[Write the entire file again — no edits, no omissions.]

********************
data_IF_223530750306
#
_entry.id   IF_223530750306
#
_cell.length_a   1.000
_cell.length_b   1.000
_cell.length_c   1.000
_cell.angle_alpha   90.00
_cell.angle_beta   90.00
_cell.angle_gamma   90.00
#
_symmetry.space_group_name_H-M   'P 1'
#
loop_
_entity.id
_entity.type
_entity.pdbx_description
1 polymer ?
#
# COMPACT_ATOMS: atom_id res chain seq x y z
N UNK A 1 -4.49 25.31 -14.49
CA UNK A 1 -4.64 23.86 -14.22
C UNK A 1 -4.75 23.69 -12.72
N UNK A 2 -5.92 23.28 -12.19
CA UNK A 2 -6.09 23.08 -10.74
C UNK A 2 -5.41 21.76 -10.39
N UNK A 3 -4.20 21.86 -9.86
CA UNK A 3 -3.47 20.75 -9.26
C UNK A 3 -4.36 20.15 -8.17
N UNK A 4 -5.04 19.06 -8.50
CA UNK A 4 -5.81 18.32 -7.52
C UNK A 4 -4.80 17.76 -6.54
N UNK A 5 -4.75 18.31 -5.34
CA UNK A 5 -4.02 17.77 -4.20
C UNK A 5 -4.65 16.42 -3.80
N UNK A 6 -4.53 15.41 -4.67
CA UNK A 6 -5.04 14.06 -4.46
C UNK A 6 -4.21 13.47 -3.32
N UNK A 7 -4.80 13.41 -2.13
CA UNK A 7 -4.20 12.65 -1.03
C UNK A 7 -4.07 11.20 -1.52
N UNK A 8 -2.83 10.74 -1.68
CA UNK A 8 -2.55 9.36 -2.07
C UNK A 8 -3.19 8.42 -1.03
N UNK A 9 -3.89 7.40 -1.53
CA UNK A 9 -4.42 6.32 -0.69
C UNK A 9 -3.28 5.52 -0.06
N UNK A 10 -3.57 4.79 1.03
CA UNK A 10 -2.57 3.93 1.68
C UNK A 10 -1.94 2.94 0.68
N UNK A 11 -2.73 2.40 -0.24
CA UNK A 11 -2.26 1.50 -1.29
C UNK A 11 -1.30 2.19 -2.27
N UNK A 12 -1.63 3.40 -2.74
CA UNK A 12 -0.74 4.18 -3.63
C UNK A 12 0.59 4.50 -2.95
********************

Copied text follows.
data_IF_223530750306
#
_entry.id   IF_223530750306
#
_cell.length_a   1.000
_cell.length_b   1.000
_cell.length_c   1.000
_cell.angle_alpha   90.00
_cell.angle_beta   90.00
_cell.angle_gamma   90.00
#
_symmetry.space_group_name_H-M   'P 1'
#
loop_
_entity.id
_entity.type
_entity.pdbx_description
1 polymer ?
#
# COMPACT_ATOMS: atom_id res chain seq x y z
N UNK A 1 -4.49 25.31 -14.49
CA UNK A 1 -4.64 23.86 -14.22
C UNK A 1 -4.75 23.69 -12.72
N UNK A 2 -5.92 23.28 -12.19
CA UNK A 2 -6.09 23.08 -10.74
C UNK A 2 -5.41 21.76 -10.39
N UNK A 3 -4.20 21.86 -9.86
CA UNK A 3 -3.47 20.75 -9.26
C UNK A 3 -4.36 20.15 -8.17
N UNK A 4 -5.04 19.06 -8.50
CA UNK A 4 -5.81 18.32 -7.52
C UNK A 4 -4.80 17.76 -6.54
N UNK A 5 -4.75 18.31 -5.34
CA UNK A 5 -4.02 17.77 -4.20
C UNK A 5 -4.65 16.42 -3.80
N UNK A 6 -4.53 15.41 -4.67
CA UNK A 6 -5.04 14.06 -4.46
C UNK A 6 -4.21 13.47 -3.32
N UNK A 7 -4.80 13.41 -2.13
CA UNK A 7 -4.20 12.65 -1.03
C UNK A 7 -4.07 11.20 -1.52
N UNK A 8 -2.83 10.74 -1.68
CA UNK A 8 -2.55 9.36 -2.07
C UNK A 8 -3.19 8.42 -1.03
N UNK A 9 -3.89 7.40 -1.53
CA UNK A 9 -4.42 6.32 -0.69
C UNK A 9 -3.28 5.52 -0.06
N UNK A 10 -3.57 4.79 1.03
CA UNK A 10 -2.57 3.93 1.68
C UNK A 10 -1.94 2.94 0.68
N UNK A 11 -2.73 2.40 -0.24
CA UNK A 11 -2.26 1.50 -1.29
C UNK A 11 -1.30 2.19 -2.27
N UNK A 12 -1.63 3.40 -2.74
CA UNK A 12 -0.74 4.18 -3.63
C UNK A 12 0.59 4.50 -2.95